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If you’re planning to remodel your kitchen, don’t forget to add ventilation over the range. Ventilation, properly exhausted to the outdoors, is a real boon to any kitchen, as anyone who cooks knows. There’s just nothing like being able to remove smoke, odors and steam with the flick of a switch by exhausting it outdoors.

If all you have had in your home prior to the remodel is a recirculating range hood, then all it has been doing is drawing up air and sending it back out into your home again. This time, you want the range hood to connect to ducts that send the stale air outside. Often, a recirculating range hood can be converted to exhaust air outdoors. However, you may want to explore some of the newer, more efficient models on the market, some of which are much quieter than older models.

So here’s what you should know about adding kitchen ventilation during your remodeling job.

Installing Ductwork

If you already had ductwork from a previous range hood or ventilation system, you can take measurements and shop for a ventilation system that fits the exhaust boot. If you can’t find a ventilation system to fit the ductwork, you will have to move it or replace it.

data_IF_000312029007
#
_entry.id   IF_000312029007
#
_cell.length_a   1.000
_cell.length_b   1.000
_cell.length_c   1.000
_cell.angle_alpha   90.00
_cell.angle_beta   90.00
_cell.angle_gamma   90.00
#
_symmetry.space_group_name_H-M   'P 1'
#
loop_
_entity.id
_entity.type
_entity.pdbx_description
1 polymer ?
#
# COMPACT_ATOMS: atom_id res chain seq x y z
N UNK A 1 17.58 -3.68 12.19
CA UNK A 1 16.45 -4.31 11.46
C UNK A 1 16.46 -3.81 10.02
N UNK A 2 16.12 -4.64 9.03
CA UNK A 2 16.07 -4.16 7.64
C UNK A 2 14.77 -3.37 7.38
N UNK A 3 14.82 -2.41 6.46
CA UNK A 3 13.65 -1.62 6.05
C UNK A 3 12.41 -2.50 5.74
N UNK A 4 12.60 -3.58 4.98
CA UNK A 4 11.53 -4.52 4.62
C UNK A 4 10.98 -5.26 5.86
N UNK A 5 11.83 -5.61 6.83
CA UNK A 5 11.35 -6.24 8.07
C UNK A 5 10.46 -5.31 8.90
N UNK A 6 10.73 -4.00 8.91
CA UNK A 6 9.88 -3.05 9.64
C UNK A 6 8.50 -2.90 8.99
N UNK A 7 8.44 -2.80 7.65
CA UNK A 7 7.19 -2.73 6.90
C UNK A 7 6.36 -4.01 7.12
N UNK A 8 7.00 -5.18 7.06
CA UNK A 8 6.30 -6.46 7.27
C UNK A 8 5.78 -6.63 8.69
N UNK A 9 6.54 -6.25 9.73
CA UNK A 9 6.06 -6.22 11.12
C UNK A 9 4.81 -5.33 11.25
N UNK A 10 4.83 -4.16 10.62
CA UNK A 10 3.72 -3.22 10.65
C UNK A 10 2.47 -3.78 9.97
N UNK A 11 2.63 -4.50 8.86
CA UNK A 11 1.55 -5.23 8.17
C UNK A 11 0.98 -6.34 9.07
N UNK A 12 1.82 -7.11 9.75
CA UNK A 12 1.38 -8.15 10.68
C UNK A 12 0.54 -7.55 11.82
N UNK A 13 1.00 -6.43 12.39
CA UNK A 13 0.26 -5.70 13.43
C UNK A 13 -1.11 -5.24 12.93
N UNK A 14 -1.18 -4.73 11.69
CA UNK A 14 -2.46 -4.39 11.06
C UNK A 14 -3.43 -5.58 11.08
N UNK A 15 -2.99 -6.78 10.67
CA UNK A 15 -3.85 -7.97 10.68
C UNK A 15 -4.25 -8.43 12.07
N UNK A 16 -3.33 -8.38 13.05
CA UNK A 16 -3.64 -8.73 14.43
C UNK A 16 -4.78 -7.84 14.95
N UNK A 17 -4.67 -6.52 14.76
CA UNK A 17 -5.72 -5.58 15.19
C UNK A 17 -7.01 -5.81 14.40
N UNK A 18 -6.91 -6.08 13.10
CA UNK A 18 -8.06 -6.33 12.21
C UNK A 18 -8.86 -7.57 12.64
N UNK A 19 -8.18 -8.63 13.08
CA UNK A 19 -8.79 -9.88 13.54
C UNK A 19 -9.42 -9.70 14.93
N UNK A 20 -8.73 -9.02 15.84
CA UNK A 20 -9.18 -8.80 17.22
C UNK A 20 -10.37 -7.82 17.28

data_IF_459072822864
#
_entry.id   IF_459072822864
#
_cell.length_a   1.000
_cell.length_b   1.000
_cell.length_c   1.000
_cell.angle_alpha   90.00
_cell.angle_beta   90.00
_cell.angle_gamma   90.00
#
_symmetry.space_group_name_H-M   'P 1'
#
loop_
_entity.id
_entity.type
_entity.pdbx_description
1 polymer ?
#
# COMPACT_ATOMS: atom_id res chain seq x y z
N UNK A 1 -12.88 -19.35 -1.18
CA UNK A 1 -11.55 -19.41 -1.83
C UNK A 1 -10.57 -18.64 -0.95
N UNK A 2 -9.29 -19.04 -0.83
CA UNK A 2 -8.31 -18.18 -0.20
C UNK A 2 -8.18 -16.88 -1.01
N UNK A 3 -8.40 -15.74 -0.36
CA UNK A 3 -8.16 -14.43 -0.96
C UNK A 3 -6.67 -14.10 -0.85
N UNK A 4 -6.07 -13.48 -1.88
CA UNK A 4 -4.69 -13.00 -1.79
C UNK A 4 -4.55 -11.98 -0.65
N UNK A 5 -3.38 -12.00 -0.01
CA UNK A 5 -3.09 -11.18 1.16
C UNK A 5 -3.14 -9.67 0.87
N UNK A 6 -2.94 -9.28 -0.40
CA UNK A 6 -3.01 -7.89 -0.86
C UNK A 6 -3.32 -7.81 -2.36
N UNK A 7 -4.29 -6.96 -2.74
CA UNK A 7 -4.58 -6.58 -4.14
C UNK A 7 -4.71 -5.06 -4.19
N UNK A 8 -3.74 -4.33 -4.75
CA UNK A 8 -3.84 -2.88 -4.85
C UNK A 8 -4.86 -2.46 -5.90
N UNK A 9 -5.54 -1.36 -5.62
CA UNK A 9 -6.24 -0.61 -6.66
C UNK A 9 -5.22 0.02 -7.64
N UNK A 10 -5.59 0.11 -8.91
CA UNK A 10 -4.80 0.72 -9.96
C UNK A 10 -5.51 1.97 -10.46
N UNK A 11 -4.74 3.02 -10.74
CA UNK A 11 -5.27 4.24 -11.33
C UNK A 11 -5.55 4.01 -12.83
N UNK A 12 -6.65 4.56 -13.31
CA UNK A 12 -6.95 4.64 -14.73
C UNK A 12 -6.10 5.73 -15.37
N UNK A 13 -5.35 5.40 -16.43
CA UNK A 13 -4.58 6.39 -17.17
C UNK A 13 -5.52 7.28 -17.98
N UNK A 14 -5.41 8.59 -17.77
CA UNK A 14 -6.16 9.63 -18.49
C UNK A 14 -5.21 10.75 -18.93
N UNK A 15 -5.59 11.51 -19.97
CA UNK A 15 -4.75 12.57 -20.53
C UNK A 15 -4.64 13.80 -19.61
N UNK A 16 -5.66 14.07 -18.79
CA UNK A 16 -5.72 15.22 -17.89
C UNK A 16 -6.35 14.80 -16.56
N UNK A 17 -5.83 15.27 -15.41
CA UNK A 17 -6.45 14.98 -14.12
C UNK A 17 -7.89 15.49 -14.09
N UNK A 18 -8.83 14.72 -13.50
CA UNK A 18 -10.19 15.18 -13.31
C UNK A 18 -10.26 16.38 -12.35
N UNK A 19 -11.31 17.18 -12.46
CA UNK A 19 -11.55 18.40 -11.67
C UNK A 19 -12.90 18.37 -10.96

If your range is located against an exterior wall, existing ductwork will be found in the cabinets over the range. If there is no ductwork, it will have to be installed. Ideally, the ductwork should be located between two ceiling joists in an exterior wall.

You can also run the ductwork through an upper cabinet and through the roof, or turned down through an eave. Run ductwork for range hoods located against interior walls into the soffit above cabinets or between ceiling joists, then through the nearest exterior wall.

Remember, kitchen ventilation exhausted to the outdoors (never into the attic) can prevent mold and other high-humidity issues in your home, so it’s well worth the extra cost and effort to install it when you remodel.

To learn more about kitchen ventilation, contact NisAir Air Conditioning and Heating, serving Palm Beach County.